If consumers had to choose between "Champagne" and "sparkling wine," or between "Prosciutto di Parma" and "ham," the chances are the former would stand out as winners.
Only sparkling wine produced in the Champagne region of France can be called "Champagne." "Prosciutto di Parma" or "Parma ham" refers to a type of ham produced exclusively in the Parma region of Italy.
These product names are known as Geographical Indications (GIs) as they identify the product as originating from a particular place. Based on its place of origin, consumers may associate the product with a particular quality, characteristic, or reputation. Agricultural products typically derive their quality from the place of production and are influenced by specific local, geographical factors such as climate and soil. That is why the majority of GIs throughout the world are applied to agricultural products, foodstuffs, wine, and spirits.
Protected by the World Trade Organization, GI is an intellectual property right (IPR) recognized by China and all 28 member states of the European Union (EU). GIs are designed to protect consumers from being misled and also to prevent unfair competition through differentiation of products in the market. With consumers showing preference for GI products and their willingness to pay more for them, GIs have also become a marketing and branding tool with the power to influence consumer patterns, command premium pricing, and generating agricultural, trade and economic benefits.
The recent agreement between China and the EU on GI Protection in September 2020 was hailed as a significant milestone in bilateral economic and trade cooperation. The two parties agreed to protect 100 European EI in China and 100 Chinese GIs in the EU against usurpation and imitation. The agreement is expected to enter into force at the beginning of 2021.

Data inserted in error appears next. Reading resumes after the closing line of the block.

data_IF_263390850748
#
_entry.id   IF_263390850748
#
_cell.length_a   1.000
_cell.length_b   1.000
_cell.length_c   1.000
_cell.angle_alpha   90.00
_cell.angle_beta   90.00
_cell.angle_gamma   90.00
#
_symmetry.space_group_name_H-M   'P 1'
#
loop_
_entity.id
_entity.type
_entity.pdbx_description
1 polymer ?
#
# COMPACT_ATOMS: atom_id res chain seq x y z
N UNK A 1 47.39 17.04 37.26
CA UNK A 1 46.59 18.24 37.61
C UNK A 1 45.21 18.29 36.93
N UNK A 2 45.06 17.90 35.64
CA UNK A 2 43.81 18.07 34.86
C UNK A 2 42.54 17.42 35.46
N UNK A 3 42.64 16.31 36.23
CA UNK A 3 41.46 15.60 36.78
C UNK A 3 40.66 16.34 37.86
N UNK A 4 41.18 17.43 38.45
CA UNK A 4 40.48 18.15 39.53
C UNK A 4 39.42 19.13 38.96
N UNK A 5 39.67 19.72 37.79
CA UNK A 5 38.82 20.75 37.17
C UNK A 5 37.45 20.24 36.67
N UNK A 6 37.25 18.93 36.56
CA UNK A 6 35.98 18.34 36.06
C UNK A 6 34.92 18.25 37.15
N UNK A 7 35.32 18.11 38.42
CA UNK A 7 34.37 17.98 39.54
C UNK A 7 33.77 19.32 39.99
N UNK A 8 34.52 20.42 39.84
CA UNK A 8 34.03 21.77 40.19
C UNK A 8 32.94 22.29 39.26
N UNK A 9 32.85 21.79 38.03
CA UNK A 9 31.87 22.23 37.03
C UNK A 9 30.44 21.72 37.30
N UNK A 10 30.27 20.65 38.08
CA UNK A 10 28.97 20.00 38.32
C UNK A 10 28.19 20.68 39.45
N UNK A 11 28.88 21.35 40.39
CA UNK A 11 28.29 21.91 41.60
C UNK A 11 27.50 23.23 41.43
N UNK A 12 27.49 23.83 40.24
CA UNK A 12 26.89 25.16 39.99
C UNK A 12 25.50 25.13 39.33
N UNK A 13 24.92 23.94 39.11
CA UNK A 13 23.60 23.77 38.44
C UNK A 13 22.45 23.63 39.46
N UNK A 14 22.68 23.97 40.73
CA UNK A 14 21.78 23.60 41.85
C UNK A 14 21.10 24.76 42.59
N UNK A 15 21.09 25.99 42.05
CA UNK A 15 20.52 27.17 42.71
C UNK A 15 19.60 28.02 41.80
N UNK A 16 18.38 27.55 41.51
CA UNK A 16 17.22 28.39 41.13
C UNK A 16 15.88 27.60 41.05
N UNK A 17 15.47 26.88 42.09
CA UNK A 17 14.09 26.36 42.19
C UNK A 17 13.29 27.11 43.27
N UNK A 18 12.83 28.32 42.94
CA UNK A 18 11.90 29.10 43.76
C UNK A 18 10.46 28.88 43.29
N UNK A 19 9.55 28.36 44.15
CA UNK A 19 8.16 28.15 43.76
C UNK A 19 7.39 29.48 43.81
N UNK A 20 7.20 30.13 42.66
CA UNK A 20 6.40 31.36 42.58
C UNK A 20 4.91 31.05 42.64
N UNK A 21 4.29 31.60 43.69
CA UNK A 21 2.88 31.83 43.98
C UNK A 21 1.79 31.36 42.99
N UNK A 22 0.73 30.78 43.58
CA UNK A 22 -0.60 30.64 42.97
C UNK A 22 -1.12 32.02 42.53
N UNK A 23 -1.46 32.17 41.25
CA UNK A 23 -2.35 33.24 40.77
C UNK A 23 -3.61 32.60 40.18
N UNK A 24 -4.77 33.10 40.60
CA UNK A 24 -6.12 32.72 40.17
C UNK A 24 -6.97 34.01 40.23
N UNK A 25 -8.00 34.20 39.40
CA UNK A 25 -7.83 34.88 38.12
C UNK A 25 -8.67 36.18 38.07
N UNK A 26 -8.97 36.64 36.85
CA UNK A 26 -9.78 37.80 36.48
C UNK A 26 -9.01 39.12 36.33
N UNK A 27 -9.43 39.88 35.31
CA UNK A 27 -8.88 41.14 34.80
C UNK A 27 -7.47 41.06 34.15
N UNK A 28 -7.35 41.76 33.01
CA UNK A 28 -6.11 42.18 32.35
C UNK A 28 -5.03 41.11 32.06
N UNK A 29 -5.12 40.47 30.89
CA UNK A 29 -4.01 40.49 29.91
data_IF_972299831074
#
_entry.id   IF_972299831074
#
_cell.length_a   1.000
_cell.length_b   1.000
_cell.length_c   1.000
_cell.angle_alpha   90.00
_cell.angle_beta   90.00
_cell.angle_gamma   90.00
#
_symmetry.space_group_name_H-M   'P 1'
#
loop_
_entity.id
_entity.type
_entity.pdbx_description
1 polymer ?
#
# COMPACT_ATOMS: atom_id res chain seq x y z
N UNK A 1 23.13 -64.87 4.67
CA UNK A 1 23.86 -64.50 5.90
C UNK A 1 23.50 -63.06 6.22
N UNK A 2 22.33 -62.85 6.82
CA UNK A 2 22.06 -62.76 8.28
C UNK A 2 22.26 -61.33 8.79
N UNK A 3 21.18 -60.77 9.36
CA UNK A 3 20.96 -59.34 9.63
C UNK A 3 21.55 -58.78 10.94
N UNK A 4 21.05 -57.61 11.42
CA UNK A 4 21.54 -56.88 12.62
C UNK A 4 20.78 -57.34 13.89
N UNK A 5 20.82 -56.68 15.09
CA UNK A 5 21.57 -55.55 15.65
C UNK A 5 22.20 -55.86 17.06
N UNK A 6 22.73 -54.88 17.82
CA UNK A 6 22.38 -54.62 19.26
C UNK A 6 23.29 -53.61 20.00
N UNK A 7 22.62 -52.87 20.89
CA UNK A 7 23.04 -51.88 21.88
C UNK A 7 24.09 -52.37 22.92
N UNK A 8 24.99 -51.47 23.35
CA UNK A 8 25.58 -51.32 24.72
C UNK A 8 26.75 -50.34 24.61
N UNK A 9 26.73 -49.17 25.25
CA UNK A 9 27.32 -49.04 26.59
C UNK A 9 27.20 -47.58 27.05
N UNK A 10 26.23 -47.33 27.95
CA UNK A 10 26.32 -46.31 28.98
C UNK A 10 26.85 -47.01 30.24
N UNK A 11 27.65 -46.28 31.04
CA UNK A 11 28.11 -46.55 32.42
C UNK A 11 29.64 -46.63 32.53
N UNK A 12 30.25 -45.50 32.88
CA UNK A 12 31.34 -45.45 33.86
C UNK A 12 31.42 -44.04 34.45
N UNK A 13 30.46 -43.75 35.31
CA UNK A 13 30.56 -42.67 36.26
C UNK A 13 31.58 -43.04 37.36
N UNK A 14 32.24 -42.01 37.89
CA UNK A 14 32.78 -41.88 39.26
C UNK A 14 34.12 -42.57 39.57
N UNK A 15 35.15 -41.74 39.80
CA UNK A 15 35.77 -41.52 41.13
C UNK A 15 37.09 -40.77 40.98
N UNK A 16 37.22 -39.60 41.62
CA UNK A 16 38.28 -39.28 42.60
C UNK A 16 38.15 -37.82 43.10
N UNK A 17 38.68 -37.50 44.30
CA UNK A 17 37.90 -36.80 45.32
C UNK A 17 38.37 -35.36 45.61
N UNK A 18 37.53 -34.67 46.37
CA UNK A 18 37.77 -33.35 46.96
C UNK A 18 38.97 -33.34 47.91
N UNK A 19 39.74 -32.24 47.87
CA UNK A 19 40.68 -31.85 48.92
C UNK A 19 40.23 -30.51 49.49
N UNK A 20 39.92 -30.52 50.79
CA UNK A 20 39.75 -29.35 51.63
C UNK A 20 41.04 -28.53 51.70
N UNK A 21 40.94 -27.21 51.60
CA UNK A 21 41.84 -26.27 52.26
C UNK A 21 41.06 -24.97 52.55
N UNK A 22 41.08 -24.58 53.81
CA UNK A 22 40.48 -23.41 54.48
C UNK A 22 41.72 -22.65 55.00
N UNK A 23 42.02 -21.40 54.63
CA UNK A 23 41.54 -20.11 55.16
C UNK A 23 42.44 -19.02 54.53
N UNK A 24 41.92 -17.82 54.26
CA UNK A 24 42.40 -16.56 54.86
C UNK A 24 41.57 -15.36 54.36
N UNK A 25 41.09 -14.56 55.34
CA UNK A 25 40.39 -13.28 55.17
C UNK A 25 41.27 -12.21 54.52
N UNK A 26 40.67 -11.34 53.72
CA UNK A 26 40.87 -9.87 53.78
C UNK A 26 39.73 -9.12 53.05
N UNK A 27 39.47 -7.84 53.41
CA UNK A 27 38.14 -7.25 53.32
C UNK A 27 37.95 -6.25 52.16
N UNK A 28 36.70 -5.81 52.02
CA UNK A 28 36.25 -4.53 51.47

Among the Chinese GIs recognized are Shaoxing rice wine, Anxi Tieguanyin Oolong tea and Kweichow Moutai liquor.
The high level of protection through GIs is expected to help relevant Chinese products win recognition from EU consumers, further promoting China's exports to Europe, while providing legal protection from counterfeit GIs, noted China's Ministry of Commerce.
In the first half of 2020, China-EU agricultural trade volume reached $14.39 billion, up 12.8 percent over the same period last year. In addition, China imported $10.56 billion worth of agricultural products from the EU in the period, up 27.8 percent year on year, according to China customs data.
China is now the world's fourth-largest importer of food, with the food and grocery retail market set to grow by 15% annually. The growth of GI branding in the country has boosted the quality and sales of local agricultural produce and helped to raise farmer incomes.
"Customers believe in the quality of well-known brands. They love Yanling yellow peaches," said Mr. Tan Zhongcheng, secretary-general of the Yanling Yellow Peach Industry Association in Hunan province.
The fruit must meet stringent requirements of the GI before they can be labelled as "Yanling Yellow Peach,” he said. The association ensures a series of unified technologies and specific quality standards are met in the growing, picking, and packaging of the peaches.
Yanling yellow peaches are exposed to fewer chemical fertilizers than similar fruit grown by individual farmers without unified standards. There is also a specified time for picking the peaches to become fully ripe and taste sweet by the time they reach overseas markets such as Singapore and Vietnam.
The successful registration for Yanling yellow peaches as a national GI product in 2016 resulted in increased sales, which helped lift more than 4,700 families out of poverty, with each family earning an average of 8,800 yuan (US$1,314) per annum.